And yet, for all her fresh­ness and hope, Diana be­came one of the Royal fam­ily’s most tragic fig­ures with her un­timely death in 1997. The ex­tra­or­di­nary pe­riod of na­tional mourn­ing that fol­lowed saw her el­e­vated into an al­most saintly fig­ure, the white flow­ers of her me­mo­rial gar­den at Kens­ing­ton Palace now a peren­nial re­minder of the young bride. West­min­ster Abbey, where Diana’s fu­neral took place, was also the lo­ca­tion cho­sen by Prince Wil­liam for his own mar­riage, 30 years af­ter his par­ents’ nup­tials, and that oc­ca­sion prompted a fresh wave of re­mem­brance for the for­mer princess. In a 2017 doc­u­men­tary en­ti­tled Diana, Our Mother: Her Life and Legacy, Prince Wil­liam said: ‘When it came to the wed­ding, I did re­ally feel that she was there.’

Like Princess Diana, the Duchess of Cam­bridge en­gaged an emerg­ing de­signer to make her bridal at­tire – Sarah Bur­ton, who had re­cently been ap­pointed creative di­rec­tor of Alexan­der Mcqueen in the tur­bu­lent months fol­low­ing its founder’s demise. Un­like Diana’s fab­u­lous con­fec­tion of a dress, the Duchess opted for a more stream­lined style that evoked el­e­ments of an ear­lier era; at the time, Karl Lager­feld re­marked that ‘it al­most re­minds me of… the Royal wed­dings in the Fifties’. Cer­tainly the un­usual V-shaped neck­line bore a re­mark­able re­sem­blance to that of Princess Mar­garet’s gown, while the silhouette, with its padded hips and nar­row corseted waist, was a nod both to Her Majesty’s 1947 wed­ding garb and to that iconic dress of Queen Vic­to­ria’s that started it all.

As the first of a new gen­er­a­tion of fe­male Wind­sors, the Duchess of Cam­bridge has a style that is a study in how to bal­ance tra­di­tion with moder­nity, of recog­nis­ing Royal pro­to­col while por­tray­ing a more youth­ful, ap­proach­able side to the monar­chy that sees her pho­tographed in ev­ery­thing from cou­ture gowns to high-street brands. Her wed­ding day sym­bol­ised the mul­ti­fac­eted na­ture of the modern Roy­als, for in fact Sarah Bur­ton de­signed two dif­fer­ent gowns for the Duchess to wear. The first fa­mously graced the Abbey, but the Duchess changed into a sim­pler num­ber for the re­cep­tion, which she paired with a white an­gora shrug, her for­mal hair­style re­placed by loose waves. This de­lin­eation be­tween public and pri­vate sug­gests that al­though the Duchess of Cam­bridge is one of the most pho­tographed women in the world, for the most part what we see is a care­fully cu­rated im­age, an ex­em­plar of self­fash­ion­ing. And al­though the last few years have seen an up­surge in fit­ted white wed­ding dresses with long lace sleeves, just like the Duchess’ cer­e­mo­nial gown, you get a sense that no mat­ter how much we study the Roy­als, their true selves will al­ways re­main an enigma.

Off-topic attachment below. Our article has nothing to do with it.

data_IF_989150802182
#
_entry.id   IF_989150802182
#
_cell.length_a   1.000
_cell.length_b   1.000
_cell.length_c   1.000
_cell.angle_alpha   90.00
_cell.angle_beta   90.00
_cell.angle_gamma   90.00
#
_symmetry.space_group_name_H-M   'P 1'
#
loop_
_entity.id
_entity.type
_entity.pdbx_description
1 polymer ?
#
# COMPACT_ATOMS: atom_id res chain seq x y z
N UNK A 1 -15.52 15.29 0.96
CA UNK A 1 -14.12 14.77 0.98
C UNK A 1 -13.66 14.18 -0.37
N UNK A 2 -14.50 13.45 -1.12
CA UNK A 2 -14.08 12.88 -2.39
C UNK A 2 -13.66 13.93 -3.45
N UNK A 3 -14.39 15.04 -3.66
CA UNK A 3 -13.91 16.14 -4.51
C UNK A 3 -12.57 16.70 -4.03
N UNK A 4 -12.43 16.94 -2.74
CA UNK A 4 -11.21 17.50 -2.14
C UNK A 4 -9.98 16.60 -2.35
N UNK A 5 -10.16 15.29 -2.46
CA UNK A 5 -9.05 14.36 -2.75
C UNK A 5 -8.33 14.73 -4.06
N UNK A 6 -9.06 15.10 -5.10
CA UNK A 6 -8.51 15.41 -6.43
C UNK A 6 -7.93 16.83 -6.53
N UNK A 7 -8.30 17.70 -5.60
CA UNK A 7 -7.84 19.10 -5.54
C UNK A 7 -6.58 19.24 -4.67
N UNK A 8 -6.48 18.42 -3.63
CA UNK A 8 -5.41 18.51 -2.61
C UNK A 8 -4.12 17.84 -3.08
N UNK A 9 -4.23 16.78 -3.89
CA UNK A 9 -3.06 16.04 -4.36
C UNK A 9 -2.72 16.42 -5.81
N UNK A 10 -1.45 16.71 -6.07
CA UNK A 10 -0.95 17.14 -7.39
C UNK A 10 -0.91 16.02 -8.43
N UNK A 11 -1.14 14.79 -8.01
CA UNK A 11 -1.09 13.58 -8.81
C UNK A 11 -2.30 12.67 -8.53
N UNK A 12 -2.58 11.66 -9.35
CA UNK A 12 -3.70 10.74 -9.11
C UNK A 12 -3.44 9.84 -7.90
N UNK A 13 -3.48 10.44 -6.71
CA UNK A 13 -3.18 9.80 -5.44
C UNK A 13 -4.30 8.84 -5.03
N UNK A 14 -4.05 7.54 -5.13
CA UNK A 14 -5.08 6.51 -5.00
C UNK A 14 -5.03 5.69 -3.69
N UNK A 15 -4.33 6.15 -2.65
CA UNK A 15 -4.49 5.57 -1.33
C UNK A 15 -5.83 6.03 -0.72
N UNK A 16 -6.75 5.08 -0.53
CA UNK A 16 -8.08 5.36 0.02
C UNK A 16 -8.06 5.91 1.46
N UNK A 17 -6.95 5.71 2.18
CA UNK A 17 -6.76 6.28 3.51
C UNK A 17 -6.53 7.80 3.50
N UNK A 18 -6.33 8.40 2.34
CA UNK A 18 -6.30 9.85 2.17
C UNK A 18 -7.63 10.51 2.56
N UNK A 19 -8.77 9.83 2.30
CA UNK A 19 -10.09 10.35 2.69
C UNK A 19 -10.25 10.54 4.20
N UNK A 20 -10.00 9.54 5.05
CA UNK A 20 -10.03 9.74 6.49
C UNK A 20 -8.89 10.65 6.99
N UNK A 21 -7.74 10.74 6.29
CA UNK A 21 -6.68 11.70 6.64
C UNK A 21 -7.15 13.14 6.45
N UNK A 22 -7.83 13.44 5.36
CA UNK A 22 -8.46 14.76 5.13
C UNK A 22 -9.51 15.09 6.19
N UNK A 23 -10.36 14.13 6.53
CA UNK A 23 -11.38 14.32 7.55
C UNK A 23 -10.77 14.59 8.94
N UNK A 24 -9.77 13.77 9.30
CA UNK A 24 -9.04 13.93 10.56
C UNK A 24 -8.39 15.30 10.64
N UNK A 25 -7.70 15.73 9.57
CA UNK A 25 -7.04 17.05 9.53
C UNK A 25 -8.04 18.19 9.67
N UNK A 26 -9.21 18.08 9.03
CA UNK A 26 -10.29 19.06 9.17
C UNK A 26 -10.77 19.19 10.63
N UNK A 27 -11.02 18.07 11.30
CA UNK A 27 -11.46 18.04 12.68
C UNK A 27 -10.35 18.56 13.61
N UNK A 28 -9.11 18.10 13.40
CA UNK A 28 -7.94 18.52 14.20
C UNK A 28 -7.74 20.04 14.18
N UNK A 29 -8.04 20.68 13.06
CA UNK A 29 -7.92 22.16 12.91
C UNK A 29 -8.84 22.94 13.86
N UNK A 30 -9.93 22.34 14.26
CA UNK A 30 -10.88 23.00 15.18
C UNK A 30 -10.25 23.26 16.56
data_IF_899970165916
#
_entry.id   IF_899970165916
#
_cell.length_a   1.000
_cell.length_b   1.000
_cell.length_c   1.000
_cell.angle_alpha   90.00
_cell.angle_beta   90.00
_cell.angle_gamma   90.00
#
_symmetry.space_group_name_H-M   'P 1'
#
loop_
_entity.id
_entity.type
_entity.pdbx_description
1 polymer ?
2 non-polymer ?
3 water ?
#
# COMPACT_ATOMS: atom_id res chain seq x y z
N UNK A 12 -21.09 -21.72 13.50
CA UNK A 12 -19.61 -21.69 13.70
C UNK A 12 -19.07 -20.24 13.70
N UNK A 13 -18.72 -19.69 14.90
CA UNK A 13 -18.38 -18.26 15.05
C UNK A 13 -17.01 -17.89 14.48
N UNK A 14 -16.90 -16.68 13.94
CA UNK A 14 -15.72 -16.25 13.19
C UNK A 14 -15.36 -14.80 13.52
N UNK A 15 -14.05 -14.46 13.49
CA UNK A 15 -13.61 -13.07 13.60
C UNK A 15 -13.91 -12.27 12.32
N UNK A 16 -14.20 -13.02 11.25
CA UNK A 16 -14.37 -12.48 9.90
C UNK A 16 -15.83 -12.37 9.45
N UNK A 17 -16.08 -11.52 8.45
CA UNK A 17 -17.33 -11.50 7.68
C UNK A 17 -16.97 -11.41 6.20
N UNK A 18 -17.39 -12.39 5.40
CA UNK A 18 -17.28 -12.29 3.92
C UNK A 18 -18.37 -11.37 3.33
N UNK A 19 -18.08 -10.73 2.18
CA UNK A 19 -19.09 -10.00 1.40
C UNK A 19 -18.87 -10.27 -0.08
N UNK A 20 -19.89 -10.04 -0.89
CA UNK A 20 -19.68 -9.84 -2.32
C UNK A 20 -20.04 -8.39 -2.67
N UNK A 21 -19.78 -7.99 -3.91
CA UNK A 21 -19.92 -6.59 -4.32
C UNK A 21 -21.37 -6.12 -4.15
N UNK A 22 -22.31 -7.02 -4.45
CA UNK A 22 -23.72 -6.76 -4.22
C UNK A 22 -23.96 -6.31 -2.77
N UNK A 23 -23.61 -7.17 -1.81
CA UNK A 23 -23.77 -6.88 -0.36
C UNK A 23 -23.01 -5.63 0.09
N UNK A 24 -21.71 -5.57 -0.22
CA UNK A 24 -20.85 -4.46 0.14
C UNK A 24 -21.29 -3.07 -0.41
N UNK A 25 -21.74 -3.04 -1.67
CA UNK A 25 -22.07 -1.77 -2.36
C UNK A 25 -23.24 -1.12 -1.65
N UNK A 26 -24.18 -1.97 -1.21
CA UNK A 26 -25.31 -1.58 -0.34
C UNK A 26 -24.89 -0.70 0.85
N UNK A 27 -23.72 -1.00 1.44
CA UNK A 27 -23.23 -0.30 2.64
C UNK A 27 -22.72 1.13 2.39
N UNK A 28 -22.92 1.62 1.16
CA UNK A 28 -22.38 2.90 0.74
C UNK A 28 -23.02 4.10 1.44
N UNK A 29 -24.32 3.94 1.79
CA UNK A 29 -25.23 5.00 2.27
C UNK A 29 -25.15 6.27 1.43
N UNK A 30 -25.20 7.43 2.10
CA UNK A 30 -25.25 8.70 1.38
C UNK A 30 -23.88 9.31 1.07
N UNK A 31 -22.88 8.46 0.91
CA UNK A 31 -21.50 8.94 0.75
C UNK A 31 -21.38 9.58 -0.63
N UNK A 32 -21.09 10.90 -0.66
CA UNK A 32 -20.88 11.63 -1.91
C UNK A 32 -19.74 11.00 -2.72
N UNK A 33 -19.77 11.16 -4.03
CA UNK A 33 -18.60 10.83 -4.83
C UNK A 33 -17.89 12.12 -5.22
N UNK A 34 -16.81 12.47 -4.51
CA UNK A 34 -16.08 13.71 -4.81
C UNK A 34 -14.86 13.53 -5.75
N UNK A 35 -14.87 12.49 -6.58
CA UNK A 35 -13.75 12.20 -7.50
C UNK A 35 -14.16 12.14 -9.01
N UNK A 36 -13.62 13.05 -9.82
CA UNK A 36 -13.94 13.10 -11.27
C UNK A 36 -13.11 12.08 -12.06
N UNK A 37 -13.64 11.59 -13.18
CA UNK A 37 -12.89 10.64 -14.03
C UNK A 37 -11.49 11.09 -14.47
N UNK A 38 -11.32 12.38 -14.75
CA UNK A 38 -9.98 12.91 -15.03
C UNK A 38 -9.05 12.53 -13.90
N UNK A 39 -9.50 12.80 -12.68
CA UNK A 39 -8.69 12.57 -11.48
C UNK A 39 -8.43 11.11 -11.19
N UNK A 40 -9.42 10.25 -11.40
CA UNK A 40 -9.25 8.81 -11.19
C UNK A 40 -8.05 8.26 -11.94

As Meghan Markle pre­pares to join the ranks of Royal brides, it re­mains to be seen if she will choose Alexan­der Mcqueen like the Duchess of Cam­bridge, fol­low Pippa Mid­dle­ton’s lead and pick Giles Dea­con, or forge her own re­la­tion­ship with a new de­signer. But what­ever she de­cides, it’s likely that be­fore May is out, her choice will have sub­tly in­flu­enced the pre­vail­ing style of wed­ding dresses, and a fresh wave of brides will take their cues, once more, from the trends set by the Royal fam­ily. ‘Royal Women: Alexan­dra, Mary, El­iz­a­beth and Mar­garet’ is at the Fash­ion Mu­seum (www.fash­ion­mu­seum.co.uk) in Bath un­til 28 April 2019.

Princess El­iz­a­beth pho­tographed by Bert Hardy on her wed­ding day in Novem­ber 1947